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Microsoft is attacking Google’s new shopping advertising model and they’ve even created a new word and website to prove it.

“Don’t get Scroogled” — yes, that’s short for “Don’t get screwed over by Google” — is the message from the Redmond software giant, who just debuted to educate people about Google Shopping.

“In the beginning, Google preached, “Don’t be evil“—but that changed on May 31, 2012,” the site reads. “That’s when Google Shopping announced a new initiative. Simply put, all of their shopping results are now paid ads.”

Here’s what recently changed: Google Merchants must now pay Google to be listed in the shopping results, and how much they pay helps determine where they appear in the rankings. Merchants pay either per click or per transaction to be included in Google Shopping and every “result” is essentially an ad.

“We say that when you limit choices and rank them by payment, consumers get Scroogled,” the site says. “For an honest search result, try Bing.”

The website has social media links that make it easy for you to “warn” your friends about Google’s new practices. There are also big links to “Try Bing,” and to “Make Bing your homepage.”

“We don’t let who pays us for ads or other services affect how your search results are ranked,” Mike Nichols, Bing’s chief marketing officer, said in a press release. “Search, as a business, depends on consumer trust, and that requires keeping search results and ads separate. With Google Shopping the wall between search results and ads is gone — and so are several popular shopping sites. At Bing, we’re committed to keeping ads where they belong and will continue to deliver the most relevant search results possible.”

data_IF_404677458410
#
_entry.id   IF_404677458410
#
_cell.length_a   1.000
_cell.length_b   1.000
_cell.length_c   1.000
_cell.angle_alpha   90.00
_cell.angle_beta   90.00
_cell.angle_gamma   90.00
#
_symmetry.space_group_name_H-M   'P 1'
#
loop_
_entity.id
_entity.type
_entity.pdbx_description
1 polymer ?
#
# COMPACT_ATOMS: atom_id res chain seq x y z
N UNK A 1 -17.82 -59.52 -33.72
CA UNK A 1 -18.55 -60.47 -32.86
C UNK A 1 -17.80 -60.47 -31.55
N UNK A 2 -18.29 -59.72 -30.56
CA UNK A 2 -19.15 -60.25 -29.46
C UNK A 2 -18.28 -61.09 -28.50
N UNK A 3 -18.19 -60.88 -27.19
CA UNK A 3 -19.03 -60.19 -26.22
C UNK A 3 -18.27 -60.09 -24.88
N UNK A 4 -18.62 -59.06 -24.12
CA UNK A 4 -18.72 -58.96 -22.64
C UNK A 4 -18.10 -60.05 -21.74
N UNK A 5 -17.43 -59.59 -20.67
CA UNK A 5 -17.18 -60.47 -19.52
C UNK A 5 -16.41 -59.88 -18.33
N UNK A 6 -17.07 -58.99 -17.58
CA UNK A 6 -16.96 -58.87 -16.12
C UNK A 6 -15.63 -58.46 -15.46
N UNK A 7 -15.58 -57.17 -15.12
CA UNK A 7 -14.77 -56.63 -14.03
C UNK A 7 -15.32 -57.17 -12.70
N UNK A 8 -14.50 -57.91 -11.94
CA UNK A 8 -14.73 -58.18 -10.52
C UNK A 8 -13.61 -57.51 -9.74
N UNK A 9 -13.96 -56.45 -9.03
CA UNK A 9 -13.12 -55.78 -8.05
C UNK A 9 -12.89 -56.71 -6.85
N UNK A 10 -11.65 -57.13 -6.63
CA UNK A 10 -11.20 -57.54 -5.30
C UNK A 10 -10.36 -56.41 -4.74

Here’s a Bing blog post that details the reasons behind the campaign. This isn’t the first time Microsoft has called out Google. There was the Gmail man back in February, the ongoing Bing It On campaign and the full-page newspaper ads challenging Google’s privacy practices.

So, readers, what do you think? Is this a valid attack or just a cheap shot at Microsoft’s fiercest search engine competitor?

Previously on GeekWire: Microsoft’s data proves it: We’re obsessed with the iPhone

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